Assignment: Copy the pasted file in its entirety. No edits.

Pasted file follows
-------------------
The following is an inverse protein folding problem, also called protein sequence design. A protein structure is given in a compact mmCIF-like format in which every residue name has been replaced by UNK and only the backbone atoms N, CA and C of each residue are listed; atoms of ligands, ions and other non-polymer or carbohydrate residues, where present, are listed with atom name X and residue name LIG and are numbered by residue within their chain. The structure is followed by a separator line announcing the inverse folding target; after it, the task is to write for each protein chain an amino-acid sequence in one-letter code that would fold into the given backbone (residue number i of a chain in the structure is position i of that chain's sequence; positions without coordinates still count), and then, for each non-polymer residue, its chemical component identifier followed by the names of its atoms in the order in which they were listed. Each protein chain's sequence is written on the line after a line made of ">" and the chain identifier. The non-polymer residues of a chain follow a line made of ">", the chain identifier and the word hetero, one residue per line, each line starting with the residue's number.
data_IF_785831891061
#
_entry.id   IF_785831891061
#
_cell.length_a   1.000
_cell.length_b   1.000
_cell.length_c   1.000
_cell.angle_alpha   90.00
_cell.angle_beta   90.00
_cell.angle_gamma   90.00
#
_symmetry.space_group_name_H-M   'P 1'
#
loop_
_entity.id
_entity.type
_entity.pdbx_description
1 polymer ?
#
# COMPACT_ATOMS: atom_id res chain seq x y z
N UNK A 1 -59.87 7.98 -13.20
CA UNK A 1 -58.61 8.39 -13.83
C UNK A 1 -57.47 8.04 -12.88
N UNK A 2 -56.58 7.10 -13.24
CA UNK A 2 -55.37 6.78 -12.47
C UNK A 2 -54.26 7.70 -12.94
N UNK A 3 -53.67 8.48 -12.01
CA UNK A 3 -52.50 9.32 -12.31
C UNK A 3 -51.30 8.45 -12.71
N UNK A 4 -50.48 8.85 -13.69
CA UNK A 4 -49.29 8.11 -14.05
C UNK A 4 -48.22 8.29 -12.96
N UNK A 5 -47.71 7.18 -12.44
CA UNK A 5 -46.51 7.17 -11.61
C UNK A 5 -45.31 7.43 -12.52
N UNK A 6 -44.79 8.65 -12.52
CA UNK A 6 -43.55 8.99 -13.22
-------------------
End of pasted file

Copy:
The following is an inverse protein folding problem, also called protein sequence design. A protein structure is given in a compact mmCIF-like format in which every residue name has been replaced by UNK and only the backbone atoms N, CA and C of each residue are listed; atoms of ligands, ions and other non-polymer or carbohydrate residues, where present, are listed with atom name X and residue name LIG and are numbered by residue within their chain. The structure is followed by a separator line announcing the inverse folding target; after it, the task is to write for each protein chain an amino-acid sequence in one-letter code that would fold into the given backbone (residue number i of a chain in the structure is position i of that chain's sequence; positions without coordinates still count), and then, for each non-polymer residue, its chemical component identifier followed by the names of its atoms in the order in which they were listed. Each protein chain's sequence is written on the line after a line made of ">" and the chain identifier. The non-polymer residues of a chain follow a line made of ">", the chain identifier and the word hetero, one residue per line, each line starting with the residue's number.
data_IF_785831891061
#
_entry.id   IF_785831891061
#
_cell.length_a   1.000
_cell.length_b   1.000
_cell.length_c   1.000
_cell.angle_alpha   90.00
_cell.angle_beta   90.00
_cell.angle_gamma   90.00
#
_symmetry.space_group_name_H-M   'P 1'
#
loop_
_entity.id
_entity.type
_entity.pdbx_description
1 polymer ?
#
# COMPACT_ATOMS: atom_id res chain seq x y z
N UNK A 1 -59.87 7.98 -13.20
CA UNK A 1 -58.61 8.39 -13.83
C UNK A 1 -57.47 8.04 -12.88
N UNK A 2 -56.58 7.10 -13.24
CA UNK A 2 -55.37 6.78 -12.47
C UNK A 2 -54.26 7.70 -12.94
N UNK A 3 -53.67 8.48 -12.01
CA UNK A 3 -52.50 9.32 -12.31
C UNK A 3 -51.30 8.45 -12.71
N UNK A 4 -50.48 8.85 -13.69
CA UNK A 4 -49.29 8.11 -14.05
C UNK A 4 -48.22 8.29 -12.96
N UNK A 5 -47.71 7.18 -12.44
CA UNK A 5 -46.51 7.17 -11.61
C UNK A 5 -45.31 7.43 -12.52
N UNK A 6 -44.79 8.65 -12.52
CA UNK A 6 -43.55 8.99 -13.22